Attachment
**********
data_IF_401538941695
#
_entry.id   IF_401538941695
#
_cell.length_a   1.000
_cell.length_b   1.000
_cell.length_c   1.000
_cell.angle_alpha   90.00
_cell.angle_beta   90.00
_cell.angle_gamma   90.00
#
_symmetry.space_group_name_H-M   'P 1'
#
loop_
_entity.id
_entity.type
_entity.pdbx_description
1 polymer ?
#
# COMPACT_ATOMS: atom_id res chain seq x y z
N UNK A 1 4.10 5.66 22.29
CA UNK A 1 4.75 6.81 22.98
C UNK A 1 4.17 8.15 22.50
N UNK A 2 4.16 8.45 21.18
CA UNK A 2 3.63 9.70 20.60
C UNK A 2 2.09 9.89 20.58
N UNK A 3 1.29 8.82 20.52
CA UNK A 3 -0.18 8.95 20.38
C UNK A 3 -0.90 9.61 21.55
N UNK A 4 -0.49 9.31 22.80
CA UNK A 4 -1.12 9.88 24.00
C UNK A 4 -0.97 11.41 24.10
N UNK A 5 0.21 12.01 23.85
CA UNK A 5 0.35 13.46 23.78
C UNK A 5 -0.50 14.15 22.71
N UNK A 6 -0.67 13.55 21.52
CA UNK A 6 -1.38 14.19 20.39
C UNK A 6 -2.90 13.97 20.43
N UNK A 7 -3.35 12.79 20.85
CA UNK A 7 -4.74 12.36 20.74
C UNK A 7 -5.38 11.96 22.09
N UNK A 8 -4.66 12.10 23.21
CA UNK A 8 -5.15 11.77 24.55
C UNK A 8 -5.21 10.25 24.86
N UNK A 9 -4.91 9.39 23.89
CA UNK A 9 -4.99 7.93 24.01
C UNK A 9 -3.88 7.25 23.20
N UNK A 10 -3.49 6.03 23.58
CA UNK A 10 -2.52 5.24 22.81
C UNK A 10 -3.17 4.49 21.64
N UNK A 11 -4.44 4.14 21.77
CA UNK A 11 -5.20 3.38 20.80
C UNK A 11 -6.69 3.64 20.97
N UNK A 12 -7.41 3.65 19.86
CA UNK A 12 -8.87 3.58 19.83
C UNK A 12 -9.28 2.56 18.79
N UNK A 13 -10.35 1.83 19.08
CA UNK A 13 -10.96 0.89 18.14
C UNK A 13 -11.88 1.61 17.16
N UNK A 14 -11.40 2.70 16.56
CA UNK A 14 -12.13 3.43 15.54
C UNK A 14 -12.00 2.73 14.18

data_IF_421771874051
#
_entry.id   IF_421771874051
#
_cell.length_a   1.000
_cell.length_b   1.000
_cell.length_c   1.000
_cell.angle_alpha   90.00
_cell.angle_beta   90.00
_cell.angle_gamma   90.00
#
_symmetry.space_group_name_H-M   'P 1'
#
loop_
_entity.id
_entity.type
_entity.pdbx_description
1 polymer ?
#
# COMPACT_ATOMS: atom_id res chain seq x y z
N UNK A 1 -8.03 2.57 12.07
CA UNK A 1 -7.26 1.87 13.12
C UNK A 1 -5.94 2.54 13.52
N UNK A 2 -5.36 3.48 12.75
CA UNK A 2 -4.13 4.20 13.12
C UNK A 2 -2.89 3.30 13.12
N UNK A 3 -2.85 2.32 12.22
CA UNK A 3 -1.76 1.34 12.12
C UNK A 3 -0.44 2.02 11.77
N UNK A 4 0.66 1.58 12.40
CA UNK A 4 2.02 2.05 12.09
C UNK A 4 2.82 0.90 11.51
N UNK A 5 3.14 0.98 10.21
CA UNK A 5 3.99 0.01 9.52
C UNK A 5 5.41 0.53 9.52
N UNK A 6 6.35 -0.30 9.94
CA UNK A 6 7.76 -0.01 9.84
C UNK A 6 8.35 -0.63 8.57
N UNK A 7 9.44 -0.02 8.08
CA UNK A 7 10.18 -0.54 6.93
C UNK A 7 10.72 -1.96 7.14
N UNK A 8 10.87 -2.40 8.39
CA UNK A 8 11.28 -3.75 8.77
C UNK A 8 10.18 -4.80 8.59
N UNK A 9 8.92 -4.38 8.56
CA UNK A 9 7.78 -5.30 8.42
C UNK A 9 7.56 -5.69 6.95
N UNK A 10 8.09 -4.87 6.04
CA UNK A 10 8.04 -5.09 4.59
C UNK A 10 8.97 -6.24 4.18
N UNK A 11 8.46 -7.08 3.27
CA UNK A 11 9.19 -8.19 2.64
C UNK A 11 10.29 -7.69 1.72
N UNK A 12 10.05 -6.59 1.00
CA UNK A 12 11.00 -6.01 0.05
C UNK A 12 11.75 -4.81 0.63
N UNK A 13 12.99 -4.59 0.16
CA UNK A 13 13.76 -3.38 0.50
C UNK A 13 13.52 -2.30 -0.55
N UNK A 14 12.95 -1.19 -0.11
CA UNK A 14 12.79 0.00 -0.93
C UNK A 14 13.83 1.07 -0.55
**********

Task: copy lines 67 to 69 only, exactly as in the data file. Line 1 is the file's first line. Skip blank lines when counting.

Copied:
_cell.length_a   1.000
_cell.length_b   1.000
_cell.length_c   1.000